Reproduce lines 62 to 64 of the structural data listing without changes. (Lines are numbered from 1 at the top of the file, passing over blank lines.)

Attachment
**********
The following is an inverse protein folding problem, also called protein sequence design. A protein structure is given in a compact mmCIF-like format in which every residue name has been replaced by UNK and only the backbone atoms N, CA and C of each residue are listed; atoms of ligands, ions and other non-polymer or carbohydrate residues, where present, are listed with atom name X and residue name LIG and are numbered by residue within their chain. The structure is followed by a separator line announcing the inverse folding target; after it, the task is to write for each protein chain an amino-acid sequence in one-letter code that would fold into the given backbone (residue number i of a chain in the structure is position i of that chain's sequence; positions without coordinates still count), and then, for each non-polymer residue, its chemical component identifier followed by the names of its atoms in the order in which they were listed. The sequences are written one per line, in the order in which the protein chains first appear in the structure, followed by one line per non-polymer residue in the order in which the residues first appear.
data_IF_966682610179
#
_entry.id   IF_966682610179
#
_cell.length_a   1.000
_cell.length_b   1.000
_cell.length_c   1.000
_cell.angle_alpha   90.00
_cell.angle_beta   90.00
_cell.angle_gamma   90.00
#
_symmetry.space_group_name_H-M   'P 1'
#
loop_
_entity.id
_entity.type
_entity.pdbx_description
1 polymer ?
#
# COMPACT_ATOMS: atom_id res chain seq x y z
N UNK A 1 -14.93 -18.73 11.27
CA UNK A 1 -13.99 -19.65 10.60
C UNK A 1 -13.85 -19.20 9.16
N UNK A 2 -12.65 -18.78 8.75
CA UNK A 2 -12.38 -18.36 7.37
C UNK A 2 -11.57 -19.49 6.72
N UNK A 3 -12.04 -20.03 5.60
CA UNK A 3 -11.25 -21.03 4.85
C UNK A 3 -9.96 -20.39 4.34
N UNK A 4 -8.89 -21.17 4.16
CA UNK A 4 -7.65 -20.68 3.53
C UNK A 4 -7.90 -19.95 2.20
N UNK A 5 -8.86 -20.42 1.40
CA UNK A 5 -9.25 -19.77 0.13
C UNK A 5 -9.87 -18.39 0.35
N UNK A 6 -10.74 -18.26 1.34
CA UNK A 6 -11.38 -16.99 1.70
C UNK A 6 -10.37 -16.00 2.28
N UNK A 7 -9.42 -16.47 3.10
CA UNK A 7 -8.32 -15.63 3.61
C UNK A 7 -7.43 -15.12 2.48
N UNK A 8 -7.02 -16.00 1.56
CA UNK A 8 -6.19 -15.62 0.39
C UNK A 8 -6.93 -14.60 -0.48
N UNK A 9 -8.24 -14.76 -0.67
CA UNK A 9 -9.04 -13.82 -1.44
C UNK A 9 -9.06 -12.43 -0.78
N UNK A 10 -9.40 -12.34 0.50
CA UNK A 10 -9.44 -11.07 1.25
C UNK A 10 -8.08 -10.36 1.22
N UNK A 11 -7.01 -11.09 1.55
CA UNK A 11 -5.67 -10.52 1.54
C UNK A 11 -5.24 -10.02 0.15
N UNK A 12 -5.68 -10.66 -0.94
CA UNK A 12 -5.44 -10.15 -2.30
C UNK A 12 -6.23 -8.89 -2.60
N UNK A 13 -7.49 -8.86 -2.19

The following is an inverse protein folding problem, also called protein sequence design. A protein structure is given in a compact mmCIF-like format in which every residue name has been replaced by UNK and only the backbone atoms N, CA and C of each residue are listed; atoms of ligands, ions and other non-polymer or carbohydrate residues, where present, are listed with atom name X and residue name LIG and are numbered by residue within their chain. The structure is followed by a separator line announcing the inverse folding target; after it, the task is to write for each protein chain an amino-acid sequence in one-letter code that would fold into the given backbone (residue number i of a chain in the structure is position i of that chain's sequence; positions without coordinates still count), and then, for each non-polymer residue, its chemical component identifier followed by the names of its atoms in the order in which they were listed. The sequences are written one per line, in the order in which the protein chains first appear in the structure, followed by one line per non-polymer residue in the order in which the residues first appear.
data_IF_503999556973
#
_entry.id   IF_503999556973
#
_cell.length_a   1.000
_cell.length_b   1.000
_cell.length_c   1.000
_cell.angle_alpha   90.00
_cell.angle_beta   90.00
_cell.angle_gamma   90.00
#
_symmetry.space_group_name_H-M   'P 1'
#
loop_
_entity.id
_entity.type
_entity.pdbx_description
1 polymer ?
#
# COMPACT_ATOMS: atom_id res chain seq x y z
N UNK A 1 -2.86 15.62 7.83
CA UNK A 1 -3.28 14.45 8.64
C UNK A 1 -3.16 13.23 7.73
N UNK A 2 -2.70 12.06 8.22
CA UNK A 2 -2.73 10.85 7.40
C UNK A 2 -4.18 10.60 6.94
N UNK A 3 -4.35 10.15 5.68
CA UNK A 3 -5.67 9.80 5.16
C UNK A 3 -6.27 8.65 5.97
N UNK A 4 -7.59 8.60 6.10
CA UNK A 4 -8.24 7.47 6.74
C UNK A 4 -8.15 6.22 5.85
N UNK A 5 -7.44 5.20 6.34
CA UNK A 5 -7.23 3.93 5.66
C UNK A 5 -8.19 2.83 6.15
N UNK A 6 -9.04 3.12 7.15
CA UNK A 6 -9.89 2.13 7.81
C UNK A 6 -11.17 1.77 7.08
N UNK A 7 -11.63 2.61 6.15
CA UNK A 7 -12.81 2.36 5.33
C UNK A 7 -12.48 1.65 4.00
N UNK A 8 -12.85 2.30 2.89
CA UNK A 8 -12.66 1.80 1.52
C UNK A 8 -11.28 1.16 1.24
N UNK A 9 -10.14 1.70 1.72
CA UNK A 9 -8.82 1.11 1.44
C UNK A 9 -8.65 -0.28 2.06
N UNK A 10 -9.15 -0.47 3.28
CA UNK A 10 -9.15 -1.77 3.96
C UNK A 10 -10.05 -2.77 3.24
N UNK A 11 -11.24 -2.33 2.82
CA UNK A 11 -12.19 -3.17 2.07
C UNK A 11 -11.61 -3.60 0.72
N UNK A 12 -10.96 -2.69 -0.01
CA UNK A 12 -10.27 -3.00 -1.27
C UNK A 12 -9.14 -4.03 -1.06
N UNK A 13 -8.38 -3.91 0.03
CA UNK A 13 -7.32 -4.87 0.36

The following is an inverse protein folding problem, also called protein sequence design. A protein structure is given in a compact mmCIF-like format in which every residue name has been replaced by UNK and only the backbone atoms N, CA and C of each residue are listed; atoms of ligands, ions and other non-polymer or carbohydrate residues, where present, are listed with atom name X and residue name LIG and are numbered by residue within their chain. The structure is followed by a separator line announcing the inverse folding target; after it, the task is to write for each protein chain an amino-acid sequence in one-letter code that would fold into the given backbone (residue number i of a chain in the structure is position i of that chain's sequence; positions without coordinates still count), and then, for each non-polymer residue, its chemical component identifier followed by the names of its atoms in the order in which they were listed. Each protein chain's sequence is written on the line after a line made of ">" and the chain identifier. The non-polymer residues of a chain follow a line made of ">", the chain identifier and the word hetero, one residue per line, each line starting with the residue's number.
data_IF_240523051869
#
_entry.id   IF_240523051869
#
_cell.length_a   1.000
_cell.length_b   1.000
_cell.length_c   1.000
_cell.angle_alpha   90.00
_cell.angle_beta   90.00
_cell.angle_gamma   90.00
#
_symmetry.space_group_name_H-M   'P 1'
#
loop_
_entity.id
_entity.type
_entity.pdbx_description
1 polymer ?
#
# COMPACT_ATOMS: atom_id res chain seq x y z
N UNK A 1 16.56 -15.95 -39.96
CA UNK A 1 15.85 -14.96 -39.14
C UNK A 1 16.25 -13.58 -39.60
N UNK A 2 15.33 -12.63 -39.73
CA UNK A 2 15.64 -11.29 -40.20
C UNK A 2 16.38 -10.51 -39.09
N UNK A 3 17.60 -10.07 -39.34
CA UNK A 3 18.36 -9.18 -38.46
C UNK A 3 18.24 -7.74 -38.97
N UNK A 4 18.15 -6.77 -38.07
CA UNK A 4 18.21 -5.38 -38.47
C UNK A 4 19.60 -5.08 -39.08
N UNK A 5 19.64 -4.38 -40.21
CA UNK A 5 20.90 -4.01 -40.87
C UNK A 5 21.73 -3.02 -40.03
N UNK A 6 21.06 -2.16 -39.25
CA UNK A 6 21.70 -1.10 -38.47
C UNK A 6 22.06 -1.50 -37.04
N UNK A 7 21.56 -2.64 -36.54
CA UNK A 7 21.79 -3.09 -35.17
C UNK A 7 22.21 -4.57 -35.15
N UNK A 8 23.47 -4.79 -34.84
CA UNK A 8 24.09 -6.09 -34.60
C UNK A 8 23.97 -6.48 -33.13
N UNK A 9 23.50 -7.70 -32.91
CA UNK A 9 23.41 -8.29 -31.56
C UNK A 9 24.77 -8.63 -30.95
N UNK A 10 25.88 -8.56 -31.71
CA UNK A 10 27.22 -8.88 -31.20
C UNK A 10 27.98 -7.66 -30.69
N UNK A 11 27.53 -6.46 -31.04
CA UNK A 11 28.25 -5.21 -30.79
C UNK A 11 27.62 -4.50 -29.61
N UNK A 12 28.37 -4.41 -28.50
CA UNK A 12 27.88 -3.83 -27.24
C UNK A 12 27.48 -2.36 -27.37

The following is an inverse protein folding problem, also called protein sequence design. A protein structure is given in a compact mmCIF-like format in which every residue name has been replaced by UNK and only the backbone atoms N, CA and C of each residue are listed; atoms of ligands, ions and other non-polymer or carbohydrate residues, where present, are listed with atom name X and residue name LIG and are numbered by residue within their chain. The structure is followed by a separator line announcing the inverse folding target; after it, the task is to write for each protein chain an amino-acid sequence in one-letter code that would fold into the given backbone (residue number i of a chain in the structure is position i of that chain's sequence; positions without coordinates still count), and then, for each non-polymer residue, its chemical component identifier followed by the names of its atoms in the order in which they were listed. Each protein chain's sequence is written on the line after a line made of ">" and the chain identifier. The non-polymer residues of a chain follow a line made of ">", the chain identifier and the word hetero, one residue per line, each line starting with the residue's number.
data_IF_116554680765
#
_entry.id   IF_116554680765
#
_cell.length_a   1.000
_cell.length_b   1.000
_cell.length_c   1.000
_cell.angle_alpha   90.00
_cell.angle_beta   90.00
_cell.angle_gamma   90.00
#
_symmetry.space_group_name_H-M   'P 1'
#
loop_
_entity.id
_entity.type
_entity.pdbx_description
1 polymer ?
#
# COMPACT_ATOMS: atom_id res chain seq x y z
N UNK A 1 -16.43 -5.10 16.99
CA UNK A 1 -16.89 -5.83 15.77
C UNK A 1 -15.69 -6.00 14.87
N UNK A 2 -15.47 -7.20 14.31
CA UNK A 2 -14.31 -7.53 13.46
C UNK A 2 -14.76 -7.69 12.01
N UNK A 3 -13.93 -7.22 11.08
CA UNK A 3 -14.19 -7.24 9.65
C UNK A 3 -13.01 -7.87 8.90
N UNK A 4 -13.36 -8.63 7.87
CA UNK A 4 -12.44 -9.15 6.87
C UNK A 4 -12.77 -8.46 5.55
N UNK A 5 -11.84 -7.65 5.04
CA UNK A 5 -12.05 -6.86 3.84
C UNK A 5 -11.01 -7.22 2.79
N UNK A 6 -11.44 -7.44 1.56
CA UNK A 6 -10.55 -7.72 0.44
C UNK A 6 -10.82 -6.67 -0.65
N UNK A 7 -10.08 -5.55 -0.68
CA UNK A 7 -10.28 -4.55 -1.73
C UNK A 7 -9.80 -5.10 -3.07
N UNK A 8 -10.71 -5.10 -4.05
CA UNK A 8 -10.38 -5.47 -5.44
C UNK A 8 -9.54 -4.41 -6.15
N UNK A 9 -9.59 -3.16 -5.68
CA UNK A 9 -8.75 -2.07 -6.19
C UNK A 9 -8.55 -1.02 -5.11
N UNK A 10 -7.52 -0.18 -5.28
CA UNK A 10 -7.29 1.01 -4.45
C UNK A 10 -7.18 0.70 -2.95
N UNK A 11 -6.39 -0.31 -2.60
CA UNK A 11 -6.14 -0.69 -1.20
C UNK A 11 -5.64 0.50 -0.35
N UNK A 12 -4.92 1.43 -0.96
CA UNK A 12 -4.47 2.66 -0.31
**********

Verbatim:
_entry.id   IF_503999556973
#
_cell.length_a   1.000